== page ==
This is another track off the album Sartori for a Hungry Ghost by local (Twin Cities) jazz/reggae group Parker Paisley (Park Evans, Guitar; Adam Wozniak, Bass; Brandon Wozniak, Tenor Sax; Pete Hennig, Drums), released April 2012 and recorded by Greg Schutte at Bathtub Shrine Studios in NE Minneapolis. I love listening to this entire album so definitely check it out–and if you like this solo then you’ll want to see/hear Adam Wozniak’s bass solo on the tune Third Persona, which I posted a month and a half ago. One of the really cool things about Park’s solos on this album is that they’re all different–in style and tone.
Matt Turner is a fabulous cellist and pianist based out of Appleton, WI where he teaches improvisation at Lawrence University (all three of us SKM contributors are LU alums). Matt plays with pianist Bill Carrothers, and has also played a fair amount with local Minneapoils group the Fantastic Merlins (visit his home page for the full discography–it’s extensive). From listening to this solo you might be able to tell that Matt’s musical background involves a certain level of mastery of jazz piano, as the harmonic implications of his melodic lines are very clear and intentional. This is very different territory from the totally modal Eugene Friesen solo I posted a while back, as there are some nasty changes to navigate, and huge lateral flexibility as there’s no rhythm section.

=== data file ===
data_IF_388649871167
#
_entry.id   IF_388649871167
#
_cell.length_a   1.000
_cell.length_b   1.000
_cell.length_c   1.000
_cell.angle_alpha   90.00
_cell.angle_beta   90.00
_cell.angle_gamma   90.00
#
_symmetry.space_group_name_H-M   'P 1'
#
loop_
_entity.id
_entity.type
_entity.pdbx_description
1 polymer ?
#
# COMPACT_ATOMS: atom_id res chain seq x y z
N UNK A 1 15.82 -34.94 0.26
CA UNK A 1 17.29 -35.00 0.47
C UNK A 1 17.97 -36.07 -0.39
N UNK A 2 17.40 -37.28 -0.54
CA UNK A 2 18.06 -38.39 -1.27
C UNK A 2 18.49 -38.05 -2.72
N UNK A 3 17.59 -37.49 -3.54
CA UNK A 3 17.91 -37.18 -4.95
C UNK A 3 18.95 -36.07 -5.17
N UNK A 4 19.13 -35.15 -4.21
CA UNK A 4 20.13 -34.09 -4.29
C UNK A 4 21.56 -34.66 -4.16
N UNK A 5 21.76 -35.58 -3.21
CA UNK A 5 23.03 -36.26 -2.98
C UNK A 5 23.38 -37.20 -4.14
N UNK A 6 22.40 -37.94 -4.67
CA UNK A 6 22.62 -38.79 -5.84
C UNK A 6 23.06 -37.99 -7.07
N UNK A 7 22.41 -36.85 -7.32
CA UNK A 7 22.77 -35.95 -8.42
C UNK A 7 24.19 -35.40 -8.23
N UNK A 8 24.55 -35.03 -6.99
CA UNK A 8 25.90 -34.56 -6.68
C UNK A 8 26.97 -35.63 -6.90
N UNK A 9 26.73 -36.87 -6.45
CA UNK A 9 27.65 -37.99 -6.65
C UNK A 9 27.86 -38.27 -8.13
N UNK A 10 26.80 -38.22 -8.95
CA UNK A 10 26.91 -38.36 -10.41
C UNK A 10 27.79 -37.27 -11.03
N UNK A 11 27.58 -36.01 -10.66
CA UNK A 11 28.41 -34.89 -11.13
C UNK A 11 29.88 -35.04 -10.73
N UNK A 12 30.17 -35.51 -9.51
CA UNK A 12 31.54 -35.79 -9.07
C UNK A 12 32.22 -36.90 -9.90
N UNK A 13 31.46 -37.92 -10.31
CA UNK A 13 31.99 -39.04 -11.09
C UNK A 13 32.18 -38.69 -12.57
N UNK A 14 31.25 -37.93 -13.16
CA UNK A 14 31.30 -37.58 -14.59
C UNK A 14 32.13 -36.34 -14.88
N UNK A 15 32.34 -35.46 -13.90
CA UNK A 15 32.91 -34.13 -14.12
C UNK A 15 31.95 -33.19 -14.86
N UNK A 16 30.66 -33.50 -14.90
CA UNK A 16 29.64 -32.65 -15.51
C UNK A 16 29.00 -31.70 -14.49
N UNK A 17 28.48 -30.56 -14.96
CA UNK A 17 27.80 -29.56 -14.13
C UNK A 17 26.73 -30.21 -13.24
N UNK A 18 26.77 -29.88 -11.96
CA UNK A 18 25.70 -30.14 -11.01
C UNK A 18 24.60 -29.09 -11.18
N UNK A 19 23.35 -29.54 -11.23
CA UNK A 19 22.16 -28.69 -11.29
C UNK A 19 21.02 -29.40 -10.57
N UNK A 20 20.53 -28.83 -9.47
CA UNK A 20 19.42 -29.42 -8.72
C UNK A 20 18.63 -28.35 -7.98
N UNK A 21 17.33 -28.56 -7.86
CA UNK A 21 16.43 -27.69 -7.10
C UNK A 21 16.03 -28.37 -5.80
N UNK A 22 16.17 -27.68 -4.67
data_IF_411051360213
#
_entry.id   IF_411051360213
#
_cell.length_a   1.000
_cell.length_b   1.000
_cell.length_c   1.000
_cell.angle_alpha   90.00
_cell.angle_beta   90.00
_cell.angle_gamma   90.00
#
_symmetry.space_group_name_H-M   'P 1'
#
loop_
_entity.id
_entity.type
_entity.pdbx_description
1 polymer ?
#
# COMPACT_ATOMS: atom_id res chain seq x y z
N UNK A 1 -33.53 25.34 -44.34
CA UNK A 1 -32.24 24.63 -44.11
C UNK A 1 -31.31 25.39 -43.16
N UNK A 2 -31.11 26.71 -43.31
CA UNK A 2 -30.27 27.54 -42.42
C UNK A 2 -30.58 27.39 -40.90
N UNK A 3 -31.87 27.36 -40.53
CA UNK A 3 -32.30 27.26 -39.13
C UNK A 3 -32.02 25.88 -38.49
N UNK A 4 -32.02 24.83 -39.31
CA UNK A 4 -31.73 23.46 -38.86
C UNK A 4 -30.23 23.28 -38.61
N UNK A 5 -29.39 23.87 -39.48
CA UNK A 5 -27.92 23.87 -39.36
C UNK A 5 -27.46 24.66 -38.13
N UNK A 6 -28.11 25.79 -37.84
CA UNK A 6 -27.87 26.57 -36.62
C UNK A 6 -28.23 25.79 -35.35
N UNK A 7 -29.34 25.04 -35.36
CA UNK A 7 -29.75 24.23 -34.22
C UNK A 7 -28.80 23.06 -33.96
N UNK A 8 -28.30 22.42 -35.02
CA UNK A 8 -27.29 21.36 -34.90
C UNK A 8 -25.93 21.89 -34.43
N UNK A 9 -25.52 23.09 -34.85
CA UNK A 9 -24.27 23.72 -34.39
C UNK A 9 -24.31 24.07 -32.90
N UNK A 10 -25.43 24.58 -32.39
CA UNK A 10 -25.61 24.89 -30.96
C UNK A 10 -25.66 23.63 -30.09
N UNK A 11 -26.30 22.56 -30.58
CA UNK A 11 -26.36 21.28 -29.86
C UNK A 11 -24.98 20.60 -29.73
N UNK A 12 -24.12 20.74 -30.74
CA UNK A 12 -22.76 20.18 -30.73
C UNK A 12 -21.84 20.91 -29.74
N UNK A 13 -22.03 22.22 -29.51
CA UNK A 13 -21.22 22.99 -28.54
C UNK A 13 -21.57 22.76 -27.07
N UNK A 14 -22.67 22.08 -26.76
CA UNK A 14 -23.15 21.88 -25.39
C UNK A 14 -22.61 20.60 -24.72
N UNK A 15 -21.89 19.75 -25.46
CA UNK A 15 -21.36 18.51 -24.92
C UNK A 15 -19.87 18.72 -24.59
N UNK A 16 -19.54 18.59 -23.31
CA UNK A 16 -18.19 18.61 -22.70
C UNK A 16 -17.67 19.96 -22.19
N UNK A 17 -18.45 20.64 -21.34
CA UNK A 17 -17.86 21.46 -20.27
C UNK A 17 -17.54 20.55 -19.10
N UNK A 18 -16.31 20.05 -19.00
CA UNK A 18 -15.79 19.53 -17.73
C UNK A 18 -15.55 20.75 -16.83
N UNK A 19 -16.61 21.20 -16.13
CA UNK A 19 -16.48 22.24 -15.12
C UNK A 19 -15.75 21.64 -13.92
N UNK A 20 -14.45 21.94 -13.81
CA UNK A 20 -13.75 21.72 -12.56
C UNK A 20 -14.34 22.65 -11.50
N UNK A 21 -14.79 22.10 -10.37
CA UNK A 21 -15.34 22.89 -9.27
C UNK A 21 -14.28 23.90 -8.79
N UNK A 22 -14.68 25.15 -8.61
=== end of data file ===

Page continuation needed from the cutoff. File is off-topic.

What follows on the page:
This track is off the album Sartori for a Hungry Ghost by local jazz/reggae group Parker Paisley (Park Evans, Guitar; Adam Wozniak, Bass; Brandon Wozniak, Tenor Sax; Pete Hennig, Drums), released April 2012 and recorded by Greg Schutte at Bathtub Shrine Studios in NE Minneapolis. You should definitely check out the rest of this tune, and the whole album, and know that all four of Parker Paisley’s members (not to mention engineer/drummer, Greg Schutte) are hard-hitting Minneapolis locals who play with many other amazing Mpls bands such as: the Atlantis Quartet (Brandon and Pete), the New Primitives (Park), Dark Dark Dark (Adam), the Fantastic Merlins (Pete), Dave King’s Trucking Company (Brandon), and Firebell (Park). I actually know Adam from back in highschool when we used to hang out and jam in our friend Tony’s basement, so it’s really cool to be reconnecting with him and doing what I can to promote his music.
John Scofield sounds like no other guitarist I’ve ever heard, and the guy’s got some badass chops. This solo is a testament to his seemingly endless creativity and flare for holding a listener’s attention, so we’re talking about the whole deal right here. The entirety of this album is 200% listenable from start to finish so I recommend checking it out–it’s a collaboration between Scofield and “wide open” improvisers Medeski Martin and Wood.
This is one of my favorite tunes on the album for its cleverness, lopsided time signature, and killer solos! Rob Burger absolutely tears it up and Carla Kihlstedt swoops in and picks right up where he leaves off, both of them navigating 5/4 time like it’s their respective jobs. Which it is. So there you go. This tune has a very simple chord progression and A/B form which balances out the quirky time signature–and the tuba does a very clever hemiola bassline in the B sections (mm. 17-18, 21-22, 49-54) that’s just charming as hell, and really caught me off guard ten times I listened to it. The combination of simplicity, innovative quirks and killer playing epitomizes the impression I get from this whole album, so if you like this track I STRONGLY suggest buying the whole album.